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Coptic Martyr

The Coptic Martyr of Cairo

The latest international thriller from best-selling author Martin Roth

Four Americans in Egypt on an archaeological dig. In the blistering summer heat they are fighting amongst themselves. Then they unearth a body. It is an old priest who has been murdered.

The gruesome discovery sets in train a sequence of events that leads to a deadly Islamist attack on the ancient church where the Americans are working.

The leader of the expedition, Professor Rafa Harel, must decide whether to withdraw his fractious team or continue on a mission to unveil a controversial series of wall paintings, knowing that these images have the power to spark even greater violence.

Meanwhile, watching over all of them is a dreamy young Egyptian Christian named Amir. His only quest in life is to become a martyr...

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What is a Christian Education? (And, By the Way, What is a Christian?)

An intriguing dispute over private schooling here in Melbourne means a court might have to define who is a Christian.

One of our oldest and poshest boys’ schools, Scotch College, was founded by a Presbyterian pastor in 1851, and the Presbyterian Church still maintains considerable control. It is now seeking to persuade a judge that only Christians should be appointed to the school council.

Melbourne’s numerous private schools – most with church affiliations - do good work. Such is their reputation for excellence that they attract many students from abroad, especially from Asia. My wife and I send our kids to state (government) schools, but we can see that the private colleges provide a benchmark that raises the overall quality of much teaching.

But how Christian are these Christian schools? An article in the Sunday Age attempted some answers:

Michael Balfe, a 42-year-old company director, left Scotch in 1977. He said his personal experience was that the college had "very little to do with religion and a lot to do with values".

"I would be hard-pressed to find somebody who really put a lot of emphasis on religion at school," he says. "I'm planning to send my child to Scotch and its Presbyterian-ness has nothing to do with the decision and, if they start really emphasising the religious side, it could affect my decision in a negative way."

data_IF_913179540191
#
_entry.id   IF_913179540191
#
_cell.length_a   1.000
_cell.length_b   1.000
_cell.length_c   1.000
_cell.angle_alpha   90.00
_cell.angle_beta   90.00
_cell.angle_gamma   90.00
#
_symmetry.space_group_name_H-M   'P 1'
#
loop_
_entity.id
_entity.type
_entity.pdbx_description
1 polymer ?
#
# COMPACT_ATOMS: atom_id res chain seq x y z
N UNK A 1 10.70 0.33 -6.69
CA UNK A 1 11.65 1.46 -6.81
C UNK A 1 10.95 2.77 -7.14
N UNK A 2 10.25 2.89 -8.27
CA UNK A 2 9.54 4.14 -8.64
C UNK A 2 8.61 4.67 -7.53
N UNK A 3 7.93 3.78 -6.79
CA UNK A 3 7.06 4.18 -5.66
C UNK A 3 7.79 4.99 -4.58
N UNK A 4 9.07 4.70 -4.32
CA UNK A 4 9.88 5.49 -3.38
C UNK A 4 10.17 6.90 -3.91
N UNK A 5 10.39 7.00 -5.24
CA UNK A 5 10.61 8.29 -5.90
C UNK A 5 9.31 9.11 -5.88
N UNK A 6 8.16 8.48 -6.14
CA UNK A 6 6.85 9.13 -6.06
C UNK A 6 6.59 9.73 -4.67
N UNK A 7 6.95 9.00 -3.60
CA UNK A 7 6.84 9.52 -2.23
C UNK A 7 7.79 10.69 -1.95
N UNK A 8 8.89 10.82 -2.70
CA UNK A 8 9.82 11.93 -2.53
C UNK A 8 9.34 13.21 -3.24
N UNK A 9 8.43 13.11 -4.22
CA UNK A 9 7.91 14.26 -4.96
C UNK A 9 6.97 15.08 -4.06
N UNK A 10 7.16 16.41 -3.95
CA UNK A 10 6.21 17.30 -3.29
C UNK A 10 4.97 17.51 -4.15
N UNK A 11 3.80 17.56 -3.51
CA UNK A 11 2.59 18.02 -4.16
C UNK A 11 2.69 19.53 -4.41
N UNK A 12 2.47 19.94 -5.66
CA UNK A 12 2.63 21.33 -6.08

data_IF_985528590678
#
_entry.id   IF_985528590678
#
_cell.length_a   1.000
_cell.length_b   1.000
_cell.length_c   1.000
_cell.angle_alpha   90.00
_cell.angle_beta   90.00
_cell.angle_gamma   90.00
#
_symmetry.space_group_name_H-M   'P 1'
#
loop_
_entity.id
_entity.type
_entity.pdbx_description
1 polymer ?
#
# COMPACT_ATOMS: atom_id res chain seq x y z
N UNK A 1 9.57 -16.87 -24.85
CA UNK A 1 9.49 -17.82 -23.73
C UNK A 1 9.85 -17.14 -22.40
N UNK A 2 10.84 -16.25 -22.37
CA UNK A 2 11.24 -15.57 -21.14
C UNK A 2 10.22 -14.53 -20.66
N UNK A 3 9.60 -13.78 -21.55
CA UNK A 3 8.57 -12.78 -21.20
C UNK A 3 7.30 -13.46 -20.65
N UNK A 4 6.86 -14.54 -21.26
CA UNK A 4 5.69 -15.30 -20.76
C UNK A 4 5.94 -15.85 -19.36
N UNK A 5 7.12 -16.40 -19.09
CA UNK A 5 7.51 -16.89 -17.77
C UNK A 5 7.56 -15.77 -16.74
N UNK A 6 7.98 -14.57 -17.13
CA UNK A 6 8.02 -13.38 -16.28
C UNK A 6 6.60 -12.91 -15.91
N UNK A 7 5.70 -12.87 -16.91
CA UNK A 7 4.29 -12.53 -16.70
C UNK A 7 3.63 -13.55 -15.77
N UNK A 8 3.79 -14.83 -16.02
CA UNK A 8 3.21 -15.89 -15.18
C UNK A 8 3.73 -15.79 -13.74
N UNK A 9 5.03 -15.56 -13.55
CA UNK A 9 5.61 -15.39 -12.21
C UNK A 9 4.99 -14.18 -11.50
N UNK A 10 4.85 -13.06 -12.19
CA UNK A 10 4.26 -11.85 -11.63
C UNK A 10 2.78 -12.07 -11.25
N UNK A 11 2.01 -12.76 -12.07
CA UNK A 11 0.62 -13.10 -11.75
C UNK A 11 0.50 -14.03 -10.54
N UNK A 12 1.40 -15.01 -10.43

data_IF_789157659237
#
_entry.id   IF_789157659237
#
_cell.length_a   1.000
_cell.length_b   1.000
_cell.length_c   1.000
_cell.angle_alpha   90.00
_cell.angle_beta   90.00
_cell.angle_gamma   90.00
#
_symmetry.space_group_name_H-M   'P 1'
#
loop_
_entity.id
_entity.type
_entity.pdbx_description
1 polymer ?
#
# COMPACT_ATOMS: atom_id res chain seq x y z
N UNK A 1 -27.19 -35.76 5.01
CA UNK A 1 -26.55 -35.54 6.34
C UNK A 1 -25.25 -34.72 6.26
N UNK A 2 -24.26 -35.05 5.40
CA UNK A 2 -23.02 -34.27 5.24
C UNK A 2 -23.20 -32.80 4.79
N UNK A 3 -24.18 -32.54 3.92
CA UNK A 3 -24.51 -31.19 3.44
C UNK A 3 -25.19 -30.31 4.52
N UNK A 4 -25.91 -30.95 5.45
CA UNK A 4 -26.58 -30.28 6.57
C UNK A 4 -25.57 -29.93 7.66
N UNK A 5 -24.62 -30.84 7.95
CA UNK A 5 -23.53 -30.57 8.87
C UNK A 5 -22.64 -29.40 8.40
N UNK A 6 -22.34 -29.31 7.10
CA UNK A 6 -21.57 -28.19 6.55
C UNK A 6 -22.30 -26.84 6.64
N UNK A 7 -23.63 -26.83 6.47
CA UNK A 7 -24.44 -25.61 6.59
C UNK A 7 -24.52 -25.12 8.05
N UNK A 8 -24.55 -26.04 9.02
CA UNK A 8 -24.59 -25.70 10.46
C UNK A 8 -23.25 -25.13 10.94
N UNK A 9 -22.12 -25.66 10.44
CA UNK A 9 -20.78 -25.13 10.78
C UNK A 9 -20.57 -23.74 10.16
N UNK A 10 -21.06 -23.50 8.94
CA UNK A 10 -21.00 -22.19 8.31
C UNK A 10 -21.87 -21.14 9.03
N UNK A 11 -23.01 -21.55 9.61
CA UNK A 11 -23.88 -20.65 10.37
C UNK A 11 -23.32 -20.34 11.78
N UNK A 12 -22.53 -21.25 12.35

An emphasis on values is to be applauded. The article also quotes former pupils who point to an insistence on consideration for others. Would that our state schools had similar priorities.

Yet I cannot help but return to words I wrote a few years ago in my book Living Water to Light the Journey:

I cannot understand…why so many posh private schools are associated with our Protestant churches. Why on earth do these churches feel that it is their duty to operate schools in places like Camberwell and Kew [suburbs of Melbourne], and in similar leafy suburbs in other cities? I am still searching for that bit of the Bible where Jesus instructs his followers to provide a superior education for the eastern-suburbs elite while virtually ignoring the needs of underprivileged kids from the western suburbs.

Perhaps there are good historical reasons why the churches felt they should establish schools that allowed parents, through a degree of self-sacrifice, to choose a Christian education for their children. But today these schools have become out of the reach of numerous families. And, to justify the high fees they charge, they must provide a lot more than do the government schools. So the Christian-education side is often downplayed in favour of technology labs, music studios and whatever else is needed to attract enrolments.

The result is that, for me, these elite private schools, associated in some way with many of our Protestant denominations (the Catholic Church runs schools too, but they are aimed at all Catholics, not an elite), symbolise the church’s continuing accommodation with the establishment. I would suggest that if the church were serious about its role it would sell all its highly valuable school land, and use the money to provide superior educational facilities for the underprivileged.

November 19th, 2002

Update
The Presbyterian Church lost the case, on technical grounds.

December 18th, 2002

 

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